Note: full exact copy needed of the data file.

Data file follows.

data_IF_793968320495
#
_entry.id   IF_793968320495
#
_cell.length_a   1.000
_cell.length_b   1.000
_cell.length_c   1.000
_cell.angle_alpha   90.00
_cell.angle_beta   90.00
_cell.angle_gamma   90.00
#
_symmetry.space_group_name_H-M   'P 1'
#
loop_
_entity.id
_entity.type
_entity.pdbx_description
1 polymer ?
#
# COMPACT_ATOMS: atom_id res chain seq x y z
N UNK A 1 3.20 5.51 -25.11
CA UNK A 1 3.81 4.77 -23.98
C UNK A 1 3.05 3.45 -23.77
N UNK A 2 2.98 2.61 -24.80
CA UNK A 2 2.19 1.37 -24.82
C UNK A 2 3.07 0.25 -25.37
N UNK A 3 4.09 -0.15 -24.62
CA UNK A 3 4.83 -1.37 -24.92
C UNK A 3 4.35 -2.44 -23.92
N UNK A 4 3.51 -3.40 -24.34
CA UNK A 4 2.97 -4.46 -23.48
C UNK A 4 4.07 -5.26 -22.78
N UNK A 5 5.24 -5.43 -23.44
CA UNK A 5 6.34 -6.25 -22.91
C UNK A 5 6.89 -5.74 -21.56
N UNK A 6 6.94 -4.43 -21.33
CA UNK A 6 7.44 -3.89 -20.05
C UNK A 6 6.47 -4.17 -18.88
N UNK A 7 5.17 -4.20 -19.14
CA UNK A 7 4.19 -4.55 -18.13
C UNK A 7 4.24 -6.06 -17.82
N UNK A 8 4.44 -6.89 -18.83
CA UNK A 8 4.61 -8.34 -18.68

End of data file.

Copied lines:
data_IF_793968320495
#
_entry.id   IF_793968320495
#
_cell.length_a   1.000
_cell.length_b   1.000
_cell.length_c   1.000
_cell.angle_alpha   90.00
_cell.angle_beta   90.00
_cell.angle_gamma   90.00
#
_symmetry.space_group_name_H-M   'P 1'
#
loop_
_entity.id
_entity.type
_entity.pdbx_description
1 polymer ?
#
# COMPACT_ATOMS: atom_id res chain seq x y z
N UNK A 1 3.20 5.51 -25.11
CA UNK A 1 3.81 4.77 -23.98
C UNK A 1 3.05 3.45 -23.77
N UNK A 2 2.98 2.61 -24.80
CA UNK A 2 2.19 1.37 -24.82
C UNK A 2 3.07 0.25 -25.37
N UNK A 3 4.09 -0.15 -24.62
CA UNK A 3 4.83 -1.37 -24.92
C UNK A 3 4.35 -2.44 -23.92
N UNK A 4 3.51 -3.40 -24.34
CA UNK A 4 2.97 -4.46 -23.48
C UNK A 4 4.07 -5.26 -22.78
N UNK A 5 5.24 -5.43 -23.44
CA UNK A 5 6.34 -6.25 -22.91
C UNK A 5 6.89 -5.74 -21.56
N UNK A 6 6.94 -4.43 -21.33
CA UNK A 6 7.44 -3.89 -20.05
C UNK A 6 6.47 -4.17 -18.88
N UNK A 7 5.17 -4.20 -19.14
CA UNK A 7 4.19 -4.55 -18.13
C UNK A 7 4.24 -6.06 -17.82
N UNK A 8 4.44 -6.89 -18.83
CA UNK A 8 4.61 -8.34 -18.68